Empty and Holy Longings

This was originally posted on orlandograce.org.

“The whole life of a good Christian is a holy longing.” —Augustine

We are filled with so many loves, so many wants, so many desires for things and people and ideas, how can we know what we should attach ourselves to? It’s hard to figure out what we want and what we really want. How do we discern between empty longings and holy longings? What do we do with these desires?

We all have longings, it’s really more a matter of what kind they are and our level of attachment to them. If it’s an empty longing, we should want our level of attachment to be low or even nonexistent. If it’s a holy longing, we should want to be more attached than not. And of course there are gradients of good and bad and there are right orderings of our desires.

But I believe that if we chase our longings deep enough it will always lead to something good, something holy. Genesis 1 and 2 comes before Genesis 3. We are created in God’s image, created to live with Him, and underneath all that we cover up is a longing to be known by our Creator, a desire to be in relationship with our Father. A holy longing.

Makoto Fujimura - January Hour--Baptism

Makoto Fujimura – January Hour–Baptism. Baptism: the beginning of holy longing

This hits me often during my birthday. It’s a melancholic time for me when my birthday draws near, filled with desires of my earthly father to come through for me in ways that he never has, and a longing to be drawn closer to my real Father. I so desire my earthly father to say so many things to me, though I live in the reality that this will probably never happen. This desire doesn’t end with my father, however, it is a calling to something more. My real Father is already speaking to me the words I so long to hear. He has already accepted me and embraces me as I am, and is creating in me something better. The empty longing of a relationship with my earthly father leads to a holy longing for my heavenly Father.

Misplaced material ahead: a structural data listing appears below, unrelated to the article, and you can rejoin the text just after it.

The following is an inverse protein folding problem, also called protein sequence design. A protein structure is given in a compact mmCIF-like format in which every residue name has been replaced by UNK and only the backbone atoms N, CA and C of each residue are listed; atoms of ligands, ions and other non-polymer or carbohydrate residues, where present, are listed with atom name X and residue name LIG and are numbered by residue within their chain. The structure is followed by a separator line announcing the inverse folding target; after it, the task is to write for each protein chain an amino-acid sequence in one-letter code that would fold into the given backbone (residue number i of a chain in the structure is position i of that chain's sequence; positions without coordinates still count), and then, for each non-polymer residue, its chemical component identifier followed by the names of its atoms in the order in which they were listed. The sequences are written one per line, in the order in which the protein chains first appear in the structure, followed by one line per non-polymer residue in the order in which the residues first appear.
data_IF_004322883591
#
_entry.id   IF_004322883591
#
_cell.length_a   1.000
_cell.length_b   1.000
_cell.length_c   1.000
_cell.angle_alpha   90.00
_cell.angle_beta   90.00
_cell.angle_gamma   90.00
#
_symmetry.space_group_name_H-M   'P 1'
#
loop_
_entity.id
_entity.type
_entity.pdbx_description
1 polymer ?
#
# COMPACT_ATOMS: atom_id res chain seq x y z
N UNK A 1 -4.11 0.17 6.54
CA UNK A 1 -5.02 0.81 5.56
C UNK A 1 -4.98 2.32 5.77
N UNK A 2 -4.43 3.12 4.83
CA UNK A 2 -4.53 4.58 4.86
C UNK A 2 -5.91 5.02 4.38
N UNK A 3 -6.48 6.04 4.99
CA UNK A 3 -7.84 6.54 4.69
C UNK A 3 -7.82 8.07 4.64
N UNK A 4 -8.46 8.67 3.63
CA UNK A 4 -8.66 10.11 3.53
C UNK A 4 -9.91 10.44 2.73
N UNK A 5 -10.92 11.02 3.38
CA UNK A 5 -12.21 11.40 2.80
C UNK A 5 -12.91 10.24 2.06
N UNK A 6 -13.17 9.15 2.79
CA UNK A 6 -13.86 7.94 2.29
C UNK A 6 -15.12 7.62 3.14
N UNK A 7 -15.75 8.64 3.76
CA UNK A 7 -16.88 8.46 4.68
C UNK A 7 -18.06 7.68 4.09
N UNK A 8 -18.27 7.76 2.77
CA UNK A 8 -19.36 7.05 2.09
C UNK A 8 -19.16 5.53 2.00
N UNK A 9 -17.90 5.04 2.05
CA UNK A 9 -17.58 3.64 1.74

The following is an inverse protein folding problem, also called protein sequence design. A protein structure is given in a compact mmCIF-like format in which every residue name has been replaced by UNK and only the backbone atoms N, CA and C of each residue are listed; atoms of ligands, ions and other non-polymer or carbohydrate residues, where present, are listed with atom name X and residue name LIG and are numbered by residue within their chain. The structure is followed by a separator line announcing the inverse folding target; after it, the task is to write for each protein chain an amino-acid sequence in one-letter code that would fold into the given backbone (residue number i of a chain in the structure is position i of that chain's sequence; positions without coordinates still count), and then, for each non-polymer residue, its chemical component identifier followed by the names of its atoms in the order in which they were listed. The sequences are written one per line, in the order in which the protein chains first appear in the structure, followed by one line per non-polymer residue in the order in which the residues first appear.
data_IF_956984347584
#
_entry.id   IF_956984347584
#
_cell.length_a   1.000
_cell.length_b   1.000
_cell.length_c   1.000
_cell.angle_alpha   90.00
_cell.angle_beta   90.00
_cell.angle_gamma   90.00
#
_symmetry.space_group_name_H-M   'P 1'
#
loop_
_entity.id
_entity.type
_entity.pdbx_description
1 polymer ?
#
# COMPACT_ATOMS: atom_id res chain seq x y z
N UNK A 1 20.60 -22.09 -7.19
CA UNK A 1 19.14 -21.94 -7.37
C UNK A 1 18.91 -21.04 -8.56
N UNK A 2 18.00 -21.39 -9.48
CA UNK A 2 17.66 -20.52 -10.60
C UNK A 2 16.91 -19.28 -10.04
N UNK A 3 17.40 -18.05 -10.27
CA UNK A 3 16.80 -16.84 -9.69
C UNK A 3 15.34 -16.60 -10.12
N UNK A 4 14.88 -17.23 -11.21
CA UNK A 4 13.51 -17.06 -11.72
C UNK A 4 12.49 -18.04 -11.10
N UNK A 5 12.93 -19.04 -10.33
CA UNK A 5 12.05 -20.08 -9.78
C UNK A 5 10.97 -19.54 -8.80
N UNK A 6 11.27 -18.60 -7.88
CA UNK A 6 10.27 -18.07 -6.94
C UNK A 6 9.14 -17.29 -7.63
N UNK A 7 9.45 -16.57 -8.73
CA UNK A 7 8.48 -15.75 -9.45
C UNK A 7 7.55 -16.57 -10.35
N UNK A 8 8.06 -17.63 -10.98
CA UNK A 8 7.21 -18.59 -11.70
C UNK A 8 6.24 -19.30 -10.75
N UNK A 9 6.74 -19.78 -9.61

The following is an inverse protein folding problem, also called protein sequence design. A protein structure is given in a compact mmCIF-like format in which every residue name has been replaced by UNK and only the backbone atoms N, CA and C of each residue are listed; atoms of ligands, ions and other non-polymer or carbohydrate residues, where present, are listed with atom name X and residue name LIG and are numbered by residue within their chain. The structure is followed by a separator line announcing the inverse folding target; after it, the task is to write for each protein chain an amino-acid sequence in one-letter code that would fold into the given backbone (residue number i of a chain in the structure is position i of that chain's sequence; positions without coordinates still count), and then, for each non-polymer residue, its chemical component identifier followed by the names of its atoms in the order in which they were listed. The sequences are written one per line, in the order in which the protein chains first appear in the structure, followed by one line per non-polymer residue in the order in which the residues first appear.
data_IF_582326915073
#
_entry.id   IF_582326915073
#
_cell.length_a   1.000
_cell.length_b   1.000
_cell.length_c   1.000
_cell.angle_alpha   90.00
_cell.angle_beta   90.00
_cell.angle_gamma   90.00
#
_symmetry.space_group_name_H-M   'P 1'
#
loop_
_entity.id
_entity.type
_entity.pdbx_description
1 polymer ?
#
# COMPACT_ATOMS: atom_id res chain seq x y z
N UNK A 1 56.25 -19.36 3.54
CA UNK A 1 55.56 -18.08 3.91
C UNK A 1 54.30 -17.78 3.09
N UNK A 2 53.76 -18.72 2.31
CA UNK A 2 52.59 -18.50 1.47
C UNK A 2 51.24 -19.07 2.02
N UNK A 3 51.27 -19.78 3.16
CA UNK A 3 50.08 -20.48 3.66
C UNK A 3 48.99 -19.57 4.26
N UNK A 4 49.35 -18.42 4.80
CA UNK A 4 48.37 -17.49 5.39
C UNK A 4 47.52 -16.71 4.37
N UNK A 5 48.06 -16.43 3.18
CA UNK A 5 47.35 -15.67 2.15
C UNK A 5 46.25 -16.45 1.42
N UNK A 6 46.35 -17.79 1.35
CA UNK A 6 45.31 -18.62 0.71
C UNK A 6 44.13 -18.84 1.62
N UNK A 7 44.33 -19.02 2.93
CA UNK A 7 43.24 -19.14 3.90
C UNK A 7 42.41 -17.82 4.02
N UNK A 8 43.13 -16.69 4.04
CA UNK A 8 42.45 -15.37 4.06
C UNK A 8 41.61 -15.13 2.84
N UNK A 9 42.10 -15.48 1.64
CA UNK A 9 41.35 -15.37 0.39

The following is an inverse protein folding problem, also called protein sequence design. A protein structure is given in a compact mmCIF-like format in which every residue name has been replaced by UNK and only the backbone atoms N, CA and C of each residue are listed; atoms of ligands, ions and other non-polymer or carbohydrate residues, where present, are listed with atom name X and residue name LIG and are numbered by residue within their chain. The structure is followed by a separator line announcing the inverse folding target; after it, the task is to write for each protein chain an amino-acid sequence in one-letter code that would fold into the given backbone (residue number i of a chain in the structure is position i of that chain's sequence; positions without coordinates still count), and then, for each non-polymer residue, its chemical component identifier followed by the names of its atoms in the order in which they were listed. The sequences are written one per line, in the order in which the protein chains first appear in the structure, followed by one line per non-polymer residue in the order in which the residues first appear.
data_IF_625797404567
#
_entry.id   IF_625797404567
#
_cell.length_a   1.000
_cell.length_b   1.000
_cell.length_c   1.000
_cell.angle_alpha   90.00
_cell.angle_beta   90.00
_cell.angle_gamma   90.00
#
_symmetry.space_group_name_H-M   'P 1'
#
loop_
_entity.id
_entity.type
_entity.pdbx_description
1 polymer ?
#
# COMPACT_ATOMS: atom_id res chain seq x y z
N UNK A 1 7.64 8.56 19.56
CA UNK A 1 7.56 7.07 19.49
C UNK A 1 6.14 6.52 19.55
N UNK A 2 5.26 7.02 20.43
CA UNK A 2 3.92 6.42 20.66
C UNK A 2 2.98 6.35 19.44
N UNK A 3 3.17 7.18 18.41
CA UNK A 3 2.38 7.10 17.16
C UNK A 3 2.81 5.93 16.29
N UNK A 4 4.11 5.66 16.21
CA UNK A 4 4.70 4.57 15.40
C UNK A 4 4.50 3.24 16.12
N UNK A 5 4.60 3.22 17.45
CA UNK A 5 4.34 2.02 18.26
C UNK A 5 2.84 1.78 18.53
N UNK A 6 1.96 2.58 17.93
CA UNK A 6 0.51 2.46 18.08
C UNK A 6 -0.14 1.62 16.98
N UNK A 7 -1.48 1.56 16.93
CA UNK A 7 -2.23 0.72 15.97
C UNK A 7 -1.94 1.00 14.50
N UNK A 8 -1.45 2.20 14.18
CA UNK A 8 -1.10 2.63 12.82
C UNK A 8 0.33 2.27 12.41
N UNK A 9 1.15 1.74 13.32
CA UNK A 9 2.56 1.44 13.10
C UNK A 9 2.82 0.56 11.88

But if my longings end with my father only, I will choose to either kill it or fill it with other things. I can kill the desire to be known by my father which would lead to a deadening of my relational nerves with other men (“I don’t need them”), my wife (“I can do this on my own, I don’t need her”), and my God (“Who needs that guy?”). I can also choose to fill it with other things: work, watch Netflix all day, become completely consumed in creating music, etc. Killing or filling leads to lives of quiet desperation, as Thoreau noted: “Most men lead lives of quiet desperation and go to the grave with the song still in them.”

Now if I recognize and submit to the fact that God uses our empty longings to speak to us and draw us close, I step into a holy longing. All my wants of an earthly father are found in Him. All that I rightly desire is found in knowing Him. Whereas my earthly father has crossed his arms and turned his back on me, orphaning me time and time again, my real Father faces me, speaks my name and embraces me as His own son.

Augustine is right about a holy longing, and that’s what makes living as a Christian so hard. One lives with heartbreak and sadness and with a deep joy. It’s not all happy skies, it’s not all dark roads. We are not individually created to do this alone, humanity is not created to do it alone. We have a Father who is calling to us through our broken hopes and dashed desires—because He put them there. He creates the holy longings that voice themselves so loudly in our lives so that we may find ourselves in Him.

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